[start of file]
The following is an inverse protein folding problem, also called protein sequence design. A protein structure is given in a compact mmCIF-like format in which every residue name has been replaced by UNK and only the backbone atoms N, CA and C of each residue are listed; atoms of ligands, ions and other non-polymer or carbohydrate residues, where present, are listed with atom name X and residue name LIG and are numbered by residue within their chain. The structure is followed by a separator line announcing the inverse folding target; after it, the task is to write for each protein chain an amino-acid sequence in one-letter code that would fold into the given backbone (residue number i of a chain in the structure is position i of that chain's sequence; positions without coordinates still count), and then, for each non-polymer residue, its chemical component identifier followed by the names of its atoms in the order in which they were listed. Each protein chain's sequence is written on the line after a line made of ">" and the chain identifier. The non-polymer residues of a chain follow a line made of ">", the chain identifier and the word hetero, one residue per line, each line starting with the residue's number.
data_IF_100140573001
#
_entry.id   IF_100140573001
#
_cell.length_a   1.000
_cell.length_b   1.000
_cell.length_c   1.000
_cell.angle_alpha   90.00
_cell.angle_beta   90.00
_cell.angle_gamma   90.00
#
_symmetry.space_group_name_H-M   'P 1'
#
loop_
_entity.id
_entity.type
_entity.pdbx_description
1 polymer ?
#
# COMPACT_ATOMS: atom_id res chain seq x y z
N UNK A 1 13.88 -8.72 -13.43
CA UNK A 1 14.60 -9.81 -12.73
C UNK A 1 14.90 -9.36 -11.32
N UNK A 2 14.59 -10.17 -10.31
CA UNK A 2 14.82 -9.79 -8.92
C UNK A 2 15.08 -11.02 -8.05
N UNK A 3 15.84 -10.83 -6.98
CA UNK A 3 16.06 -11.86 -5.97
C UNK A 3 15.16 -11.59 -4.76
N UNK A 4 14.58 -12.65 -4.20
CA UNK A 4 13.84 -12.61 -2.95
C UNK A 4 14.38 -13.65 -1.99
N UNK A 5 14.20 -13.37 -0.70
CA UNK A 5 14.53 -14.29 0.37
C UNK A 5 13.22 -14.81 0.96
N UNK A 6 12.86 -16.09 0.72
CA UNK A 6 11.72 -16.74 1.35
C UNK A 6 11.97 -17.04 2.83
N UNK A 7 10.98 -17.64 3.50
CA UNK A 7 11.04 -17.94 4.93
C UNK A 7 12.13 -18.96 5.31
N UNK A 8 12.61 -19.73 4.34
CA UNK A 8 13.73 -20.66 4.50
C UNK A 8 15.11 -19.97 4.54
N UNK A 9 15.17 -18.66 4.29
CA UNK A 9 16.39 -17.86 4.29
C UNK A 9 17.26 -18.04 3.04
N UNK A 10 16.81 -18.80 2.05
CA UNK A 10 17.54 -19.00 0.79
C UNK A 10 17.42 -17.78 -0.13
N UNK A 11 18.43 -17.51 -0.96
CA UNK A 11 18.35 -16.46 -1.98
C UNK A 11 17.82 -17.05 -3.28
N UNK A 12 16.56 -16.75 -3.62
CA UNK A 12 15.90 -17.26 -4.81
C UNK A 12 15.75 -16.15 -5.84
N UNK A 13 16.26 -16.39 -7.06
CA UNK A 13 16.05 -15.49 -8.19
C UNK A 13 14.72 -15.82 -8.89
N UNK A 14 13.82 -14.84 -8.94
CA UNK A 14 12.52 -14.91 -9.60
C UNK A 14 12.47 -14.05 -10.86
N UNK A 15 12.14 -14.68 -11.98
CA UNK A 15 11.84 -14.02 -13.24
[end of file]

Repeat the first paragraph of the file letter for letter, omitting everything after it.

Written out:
The following is an inverse protein folding problem, also called protein sequence design. A protein structure is given in a compact mmCIF-like format in which every residue name has been replaced by UNK and only the backbone atoms N, CA and C of each residue are listed; atoms of ligands, ions and other non-polymer or carbohydrate residues, where present, are listed with atom name X and residue name LIG and are numbered by residue within their chain. The structure is followed by a separator line announcing the inverse folding target; after it, the task is to write for each protein chain an amino-acid sequence in one-letter code that would fold into the given backbone (residue number i of a chain in the structure is position i of that chain's sequence; positions without coordinates still count), and then, for each non-polymer residue, its chemical component identifier followed by the names of its atoms in the order in which they were listed. Each protein chain's sequence is written on the line after a line made of ">" and the chain identifier. The non-polymer residues of a chain follow a line made of ">", the chain identifier and the word hetero, one residue per line, each line starting with the residue's number.